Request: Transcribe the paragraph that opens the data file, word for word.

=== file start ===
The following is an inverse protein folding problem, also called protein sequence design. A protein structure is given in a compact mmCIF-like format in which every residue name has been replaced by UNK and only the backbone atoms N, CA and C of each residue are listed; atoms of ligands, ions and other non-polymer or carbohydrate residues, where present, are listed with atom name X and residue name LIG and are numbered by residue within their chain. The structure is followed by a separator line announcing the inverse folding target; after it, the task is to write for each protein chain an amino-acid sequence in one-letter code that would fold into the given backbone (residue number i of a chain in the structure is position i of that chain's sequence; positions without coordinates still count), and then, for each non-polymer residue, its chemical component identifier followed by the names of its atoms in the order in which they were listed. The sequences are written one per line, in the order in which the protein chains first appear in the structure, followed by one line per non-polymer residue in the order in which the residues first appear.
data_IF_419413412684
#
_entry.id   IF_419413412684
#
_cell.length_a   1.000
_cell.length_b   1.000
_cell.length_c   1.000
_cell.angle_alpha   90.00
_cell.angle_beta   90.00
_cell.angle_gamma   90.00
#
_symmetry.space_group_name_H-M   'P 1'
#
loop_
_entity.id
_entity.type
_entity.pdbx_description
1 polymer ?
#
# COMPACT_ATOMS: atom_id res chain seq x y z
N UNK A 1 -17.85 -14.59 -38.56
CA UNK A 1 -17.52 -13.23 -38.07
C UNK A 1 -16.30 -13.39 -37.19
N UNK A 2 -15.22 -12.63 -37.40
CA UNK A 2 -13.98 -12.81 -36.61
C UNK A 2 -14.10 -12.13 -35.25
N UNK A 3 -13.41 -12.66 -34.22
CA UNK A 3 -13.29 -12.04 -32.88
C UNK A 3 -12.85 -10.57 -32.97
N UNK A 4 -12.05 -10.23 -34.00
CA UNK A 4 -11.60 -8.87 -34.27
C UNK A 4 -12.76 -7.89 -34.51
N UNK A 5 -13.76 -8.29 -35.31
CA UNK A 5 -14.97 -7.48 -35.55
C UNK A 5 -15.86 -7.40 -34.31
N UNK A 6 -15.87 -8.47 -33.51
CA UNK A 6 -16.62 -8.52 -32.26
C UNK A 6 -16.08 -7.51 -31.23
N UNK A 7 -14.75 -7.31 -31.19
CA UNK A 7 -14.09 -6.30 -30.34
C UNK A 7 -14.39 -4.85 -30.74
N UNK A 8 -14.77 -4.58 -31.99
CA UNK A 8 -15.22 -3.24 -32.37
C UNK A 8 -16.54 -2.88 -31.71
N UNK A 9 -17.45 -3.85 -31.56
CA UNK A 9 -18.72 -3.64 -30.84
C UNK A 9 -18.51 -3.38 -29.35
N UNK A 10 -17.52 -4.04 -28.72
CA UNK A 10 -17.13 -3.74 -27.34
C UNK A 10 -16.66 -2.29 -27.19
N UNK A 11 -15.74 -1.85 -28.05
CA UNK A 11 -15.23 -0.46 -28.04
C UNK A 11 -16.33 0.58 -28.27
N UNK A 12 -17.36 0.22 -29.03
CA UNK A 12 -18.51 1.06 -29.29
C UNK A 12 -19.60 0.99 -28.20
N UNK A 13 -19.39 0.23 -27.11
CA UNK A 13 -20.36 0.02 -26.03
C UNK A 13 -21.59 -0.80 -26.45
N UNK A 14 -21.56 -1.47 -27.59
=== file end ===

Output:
The following is an inverse protein folding problem, also called protein sequence design. A protein structure is given in a compact mmCIF-like format in which every residue name has been replaced by UNK and only the backbone atoms N, CA and C of each residue are listed; atoms of ligands, ions and other non-polymer or carbohydrate residues, where present, are listed with atom name X and residue name LIG and are numbered by residue within their chain. The structure is followed by a separator line announcing the inverse folding target; after it, the task is to write for each protein chain an amino-acid sequence in one-letter code that would fold into the given backbone (residue number i of a chain in the structure is position i of that chain's sequence; positions without coordinates still count), and then, for each non-polymer residue, its chemical component identifier followed by the names of its atoms in the order in which they were listed. The sequences are written one per line, in the order in which the protein chains first appear in the structure, followed by one line per non-polymer residue in the order in which the residues first appear.